On June 22, 1941, in violation of the nonaggression pact, Germany invaded the Soviet Union. The war on the eastern front had begun. By June 30, German troops captured Lvov. The fate of the city and its Jewish inhabitants lay in the hands of the German occupiers.
Acts of plunder and brutality against and the isolation of the Jewish population began immediately. The Germans replaced the retreating Soviet forces and brought with them an Einsatzgruppe, a mobile killing squad. Commanded by SS General Otto Rasch, the Einsatzgruppe assigned to Lvov incited the local population to acts of violence against Jews. With the retreat of the Soviets and the discovery of bodies of victims of the Soviet secret police (manipulated by the Germans to full propagandistic advantage), the rage of the general population against the Soviet occupiers exploded. The Einsatzgruppe directed this anger toward Jews by spreading rumors that Jews were responsible for the arrests, deportations, and killings suffered at the hands of the Soviets. In a series of bloody pogroms that lasted into July, armed Ukrainian “militia” (often directed by Einsatzgruppe personnel) roamed the streets harassing, beating, and killing Jews. By the end of July, 6,000 were dead. The victims were buried in the sandy hills known as the Gora Piaski bordering the Jewish cemetery.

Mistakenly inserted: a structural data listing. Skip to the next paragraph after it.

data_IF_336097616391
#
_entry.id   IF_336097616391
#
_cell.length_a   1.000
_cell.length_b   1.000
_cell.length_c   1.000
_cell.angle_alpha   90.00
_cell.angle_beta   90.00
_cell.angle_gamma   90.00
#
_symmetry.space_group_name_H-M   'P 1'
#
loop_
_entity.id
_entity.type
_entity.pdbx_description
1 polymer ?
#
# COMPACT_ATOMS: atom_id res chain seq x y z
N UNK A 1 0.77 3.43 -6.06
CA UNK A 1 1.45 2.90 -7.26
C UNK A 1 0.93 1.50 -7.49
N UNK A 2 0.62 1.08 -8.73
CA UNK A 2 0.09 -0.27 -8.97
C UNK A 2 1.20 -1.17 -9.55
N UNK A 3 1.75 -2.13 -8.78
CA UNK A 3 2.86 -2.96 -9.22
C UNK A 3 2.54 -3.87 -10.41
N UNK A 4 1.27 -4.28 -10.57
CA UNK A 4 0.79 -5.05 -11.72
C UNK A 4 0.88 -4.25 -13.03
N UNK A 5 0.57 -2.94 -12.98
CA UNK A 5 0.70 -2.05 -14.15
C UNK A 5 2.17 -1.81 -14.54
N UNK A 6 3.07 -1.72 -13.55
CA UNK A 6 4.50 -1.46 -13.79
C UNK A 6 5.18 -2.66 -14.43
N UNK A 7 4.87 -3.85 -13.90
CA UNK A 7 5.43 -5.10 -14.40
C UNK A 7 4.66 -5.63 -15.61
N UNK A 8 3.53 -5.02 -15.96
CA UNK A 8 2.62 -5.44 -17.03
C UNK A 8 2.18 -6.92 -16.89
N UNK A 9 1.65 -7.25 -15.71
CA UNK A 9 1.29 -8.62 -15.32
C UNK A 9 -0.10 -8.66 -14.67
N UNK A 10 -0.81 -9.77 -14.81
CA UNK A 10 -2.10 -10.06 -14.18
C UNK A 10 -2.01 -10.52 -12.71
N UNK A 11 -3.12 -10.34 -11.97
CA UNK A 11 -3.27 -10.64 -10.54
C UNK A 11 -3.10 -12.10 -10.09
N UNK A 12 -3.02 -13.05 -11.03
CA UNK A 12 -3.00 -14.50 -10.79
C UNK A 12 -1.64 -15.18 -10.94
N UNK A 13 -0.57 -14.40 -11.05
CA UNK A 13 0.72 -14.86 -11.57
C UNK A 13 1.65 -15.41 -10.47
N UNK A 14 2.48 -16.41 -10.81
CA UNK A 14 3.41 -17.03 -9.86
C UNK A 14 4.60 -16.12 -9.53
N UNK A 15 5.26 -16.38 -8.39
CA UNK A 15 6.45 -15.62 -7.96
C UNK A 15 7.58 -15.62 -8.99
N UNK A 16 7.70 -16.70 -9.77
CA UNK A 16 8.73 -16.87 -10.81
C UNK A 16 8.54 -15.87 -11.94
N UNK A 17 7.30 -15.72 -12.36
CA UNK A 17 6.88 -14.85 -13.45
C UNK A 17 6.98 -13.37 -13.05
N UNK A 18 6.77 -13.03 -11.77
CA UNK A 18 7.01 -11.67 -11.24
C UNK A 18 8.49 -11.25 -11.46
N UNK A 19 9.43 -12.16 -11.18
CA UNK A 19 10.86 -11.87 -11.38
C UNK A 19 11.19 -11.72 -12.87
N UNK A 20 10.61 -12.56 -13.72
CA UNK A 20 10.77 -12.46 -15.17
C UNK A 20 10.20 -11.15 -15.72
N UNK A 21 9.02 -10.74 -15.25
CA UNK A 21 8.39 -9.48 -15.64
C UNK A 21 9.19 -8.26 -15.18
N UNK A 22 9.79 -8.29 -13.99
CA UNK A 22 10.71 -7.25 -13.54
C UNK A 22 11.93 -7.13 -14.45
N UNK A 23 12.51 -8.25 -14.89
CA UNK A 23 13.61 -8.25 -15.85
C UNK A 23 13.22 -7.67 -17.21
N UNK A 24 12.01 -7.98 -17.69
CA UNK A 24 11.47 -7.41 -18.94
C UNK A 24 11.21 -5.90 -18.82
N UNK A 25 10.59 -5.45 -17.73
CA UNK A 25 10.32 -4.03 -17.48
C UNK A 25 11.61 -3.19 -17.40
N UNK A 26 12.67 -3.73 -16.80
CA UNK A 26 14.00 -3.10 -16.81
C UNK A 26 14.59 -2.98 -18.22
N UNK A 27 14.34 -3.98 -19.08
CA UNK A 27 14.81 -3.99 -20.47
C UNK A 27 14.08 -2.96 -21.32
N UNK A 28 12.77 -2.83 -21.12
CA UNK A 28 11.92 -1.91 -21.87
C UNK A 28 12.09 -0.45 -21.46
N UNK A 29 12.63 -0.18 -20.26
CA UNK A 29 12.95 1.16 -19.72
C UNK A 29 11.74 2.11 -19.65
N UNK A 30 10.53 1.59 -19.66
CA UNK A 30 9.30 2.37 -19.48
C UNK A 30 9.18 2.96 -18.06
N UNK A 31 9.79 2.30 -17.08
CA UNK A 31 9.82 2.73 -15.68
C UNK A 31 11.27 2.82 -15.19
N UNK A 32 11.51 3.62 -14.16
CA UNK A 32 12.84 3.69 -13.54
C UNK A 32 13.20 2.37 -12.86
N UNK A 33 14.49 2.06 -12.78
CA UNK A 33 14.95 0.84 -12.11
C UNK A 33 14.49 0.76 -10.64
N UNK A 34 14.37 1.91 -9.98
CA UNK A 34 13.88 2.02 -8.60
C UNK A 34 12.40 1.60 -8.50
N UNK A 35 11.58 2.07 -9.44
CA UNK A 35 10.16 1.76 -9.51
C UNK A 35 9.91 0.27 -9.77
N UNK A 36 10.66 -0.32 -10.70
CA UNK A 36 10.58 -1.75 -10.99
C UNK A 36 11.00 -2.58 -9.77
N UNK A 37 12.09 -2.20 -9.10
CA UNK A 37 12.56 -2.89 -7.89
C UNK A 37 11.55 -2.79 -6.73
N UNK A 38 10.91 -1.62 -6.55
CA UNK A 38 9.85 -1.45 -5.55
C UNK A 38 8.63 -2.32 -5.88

German forces and their auxiliaries directed several Aktions against the Jewish population in order to isolate them through ghettoization and reduce their numbers by direct murder or calculated neglect. Many died from starvation, exposure, and disease. From June 1941 until July 29, 1944, when Soviet forces recaptured Lvov, Jews suffered under the Nazi occupiers. In September 1944 the Jewish Committee of Lvov, active after the Soviets recaptured the city, counted the remaining survivors. Out of a population of more than 100,000 in 1931, only 3,400 were known to have survived. Of these, 2,080 were women and 32 (of the 3,400 counted) were medical doctors. Dr. Lucja Frey Gottesman, the subject of the Fragebogen, was not among the recorded survivors.
Map of Poland in 1933 with Lvov indicated